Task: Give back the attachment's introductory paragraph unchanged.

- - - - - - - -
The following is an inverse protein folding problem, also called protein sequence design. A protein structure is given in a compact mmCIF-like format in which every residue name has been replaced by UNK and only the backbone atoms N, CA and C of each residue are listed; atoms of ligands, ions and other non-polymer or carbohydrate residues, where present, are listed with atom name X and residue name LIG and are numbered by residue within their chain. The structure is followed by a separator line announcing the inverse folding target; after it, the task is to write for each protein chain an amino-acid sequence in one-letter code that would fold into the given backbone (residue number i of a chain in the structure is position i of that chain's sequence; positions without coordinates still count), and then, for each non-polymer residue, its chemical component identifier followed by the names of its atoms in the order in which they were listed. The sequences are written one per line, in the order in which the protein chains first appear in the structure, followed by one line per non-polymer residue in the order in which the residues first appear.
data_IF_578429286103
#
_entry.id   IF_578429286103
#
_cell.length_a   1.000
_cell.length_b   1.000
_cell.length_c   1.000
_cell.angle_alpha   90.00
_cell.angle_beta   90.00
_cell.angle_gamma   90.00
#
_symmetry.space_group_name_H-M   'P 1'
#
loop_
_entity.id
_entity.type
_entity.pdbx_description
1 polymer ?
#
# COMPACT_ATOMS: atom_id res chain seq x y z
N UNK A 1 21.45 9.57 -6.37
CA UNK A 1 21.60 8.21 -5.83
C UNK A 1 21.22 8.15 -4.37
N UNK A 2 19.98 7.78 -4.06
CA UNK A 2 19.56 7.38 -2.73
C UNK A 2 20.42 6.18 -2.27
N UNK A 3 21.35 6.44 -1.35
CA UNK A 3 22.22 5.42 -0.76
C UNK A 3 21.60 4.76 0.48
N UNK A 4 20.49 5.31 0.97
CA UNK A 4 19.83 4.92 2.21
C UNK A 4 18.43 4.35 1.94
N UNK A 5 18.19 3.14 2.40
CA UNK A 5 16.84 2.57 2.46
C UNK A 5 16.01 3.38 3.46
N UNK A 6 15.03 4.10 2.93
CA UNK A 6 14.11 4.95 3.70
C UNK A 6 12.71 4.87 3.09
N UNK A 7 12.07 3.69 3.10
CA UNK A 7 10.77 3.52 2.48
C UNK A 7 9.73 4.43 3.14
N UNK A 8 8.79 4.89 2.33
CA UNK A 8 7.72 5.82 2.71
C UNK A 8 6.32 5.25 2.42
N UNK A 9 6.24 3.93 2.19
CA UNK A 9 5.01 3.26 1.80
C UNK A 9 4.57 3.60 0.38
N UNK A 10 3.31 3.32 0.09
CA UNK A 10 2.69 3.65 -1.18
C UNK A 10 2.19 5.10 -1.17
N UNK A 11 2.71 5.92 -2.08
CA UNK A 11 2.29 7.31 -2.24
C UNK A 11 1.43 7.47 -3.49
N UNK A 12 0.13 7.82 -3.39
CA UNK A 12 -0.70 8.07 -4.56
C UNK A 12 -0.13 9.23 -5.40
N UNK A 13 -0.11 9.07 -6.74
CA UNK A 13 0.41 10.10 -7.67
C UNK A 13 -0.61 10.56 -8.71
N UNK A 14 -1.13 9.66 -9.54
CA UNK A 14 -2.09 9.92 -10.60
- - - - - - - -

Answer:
The following is an inverse protein folding problem, also called protein sequence design. A protein structure is given in a compact mmCIF-like format in which every residue name has been replaced by UNK and only the backbone atoms N, CA and C of each residue are listed; atoms of ligands, ions and other non-polymer or carbohydrate residues, where present, are listed with atom name X and residue name LIG and are numbered by residue within their chain. The structure is followed by a separator line announcing the inverse folding target; after it, the task is to write for each protein chain an amino-acid sequence in one-letter code that would fold into the given backbone (residue number i of a chain in the structure is position i of that chain's sequence; positions without coordinates still count), and then, for each non-polymer residue, its chemical component identifier followed by the names of its atoms in the order in which they were listed. The sequences are written one per line, in the order in which the protein chains first appear in the structure, followed by one line per non-polymer residue in the order in which the residues first appear.